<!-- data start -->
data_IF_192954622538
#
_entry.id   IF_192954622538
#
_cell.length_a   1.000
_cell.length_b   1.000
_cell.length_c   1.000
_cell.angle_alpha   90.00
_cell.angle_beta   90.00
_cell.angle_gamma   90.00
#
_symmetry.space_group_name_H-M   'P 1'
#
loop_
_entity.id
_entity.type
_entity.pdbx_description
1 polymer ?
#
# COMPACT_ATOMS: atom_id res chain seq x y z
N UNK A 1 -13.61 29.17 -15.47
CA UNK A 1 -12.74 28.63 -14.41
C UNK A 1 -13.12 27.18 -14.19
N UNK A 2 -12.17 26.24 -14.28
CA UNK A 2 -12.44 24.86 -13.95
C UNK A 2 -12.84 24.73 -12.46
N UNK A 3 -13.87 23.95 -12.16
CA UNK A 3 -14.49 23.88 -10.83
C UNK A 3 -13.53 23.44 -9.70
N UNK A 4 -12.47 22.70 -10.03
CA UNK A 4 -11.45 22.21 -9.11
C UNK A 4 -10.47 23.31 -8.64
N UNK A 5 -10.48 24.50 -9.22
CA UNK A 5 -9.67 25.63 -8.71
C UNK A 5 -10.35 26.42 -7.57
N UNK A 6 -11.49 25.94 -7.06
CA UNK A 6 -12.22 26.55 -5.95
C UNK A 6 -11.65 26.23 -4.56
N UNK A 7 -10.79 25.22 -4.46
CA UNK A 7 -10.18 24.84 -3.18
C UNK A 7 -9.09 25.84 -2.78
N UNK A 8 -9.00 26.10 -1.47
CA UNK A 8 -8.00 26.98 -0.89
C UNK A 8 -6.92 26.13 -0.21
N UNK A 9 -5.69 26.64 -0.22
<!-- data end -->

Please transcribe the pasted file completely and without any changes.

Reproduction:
data_IF_192954622538
#
_entry.id   IF_192954622538
#
_cell.length_a   1.000
_cell.length_b   1.000
_cell.length_c   1.000
_cell.angle_alpha   90.00
_cell.angle_beta   90.00
_cell.angle_gamma   90.00
#
_symmetry.space_group_name_H-M   'P 1'
#
loop_
_entity.id
_entity.type
_entity.pdbx_description
1 polymer ?
#
# COMPACT_ATOMS: atom_id res chain seq x y z
N UNK A 1 -13.61 29.17 -15.47
CA UNK A 1 -12.74 28.63 -14.41
C UNK A 1 -13.12 27.18 -14.19
N UNK A 2 -12.17 26.24 -14.28
CA UNK A 2 -12.44 24.86 -13.95
C UNK A 2 -12.84 24.73 -12.46
N UNK A 3 -13.87 23.95 -12.16
CA UNK A 3 -14.49 23.88 -10.83
C UNK A 3 -13.53 23.44 -9.70
N UNK A 4 -12.47 22.70 -10.03
CA UNK A 4 -11.45 22.21 -9.11
C UNK A 4 -10.47 23.31 -8.64
N UNK A 5 -10.48 24.50 -9.22
CA UNK A 5 -9.67 25.63 -8.71
C UNK A 5 -10.35 26.42 -7.57
N UNK A 6 -11.49 25.94 -7.06
CA UNK A 6 -12.22 26.55 -5.95
C UNK A 6 -11.65 26.23 -4.56
N UNK A 7 -10.79 25.22 -4.46
CA UNK A 7 -10.18 24.84 -3.18
C UNK A 7 -9.09 25.84 -2.78
N UNK A 8 -9.00 26.10 -1.47
CA UNK A 8 -8.00 26.98 -0.89
C UNK A 8 -6.92 26.13 -0.21
N UNK A 9 -5.69 26.64 -0.22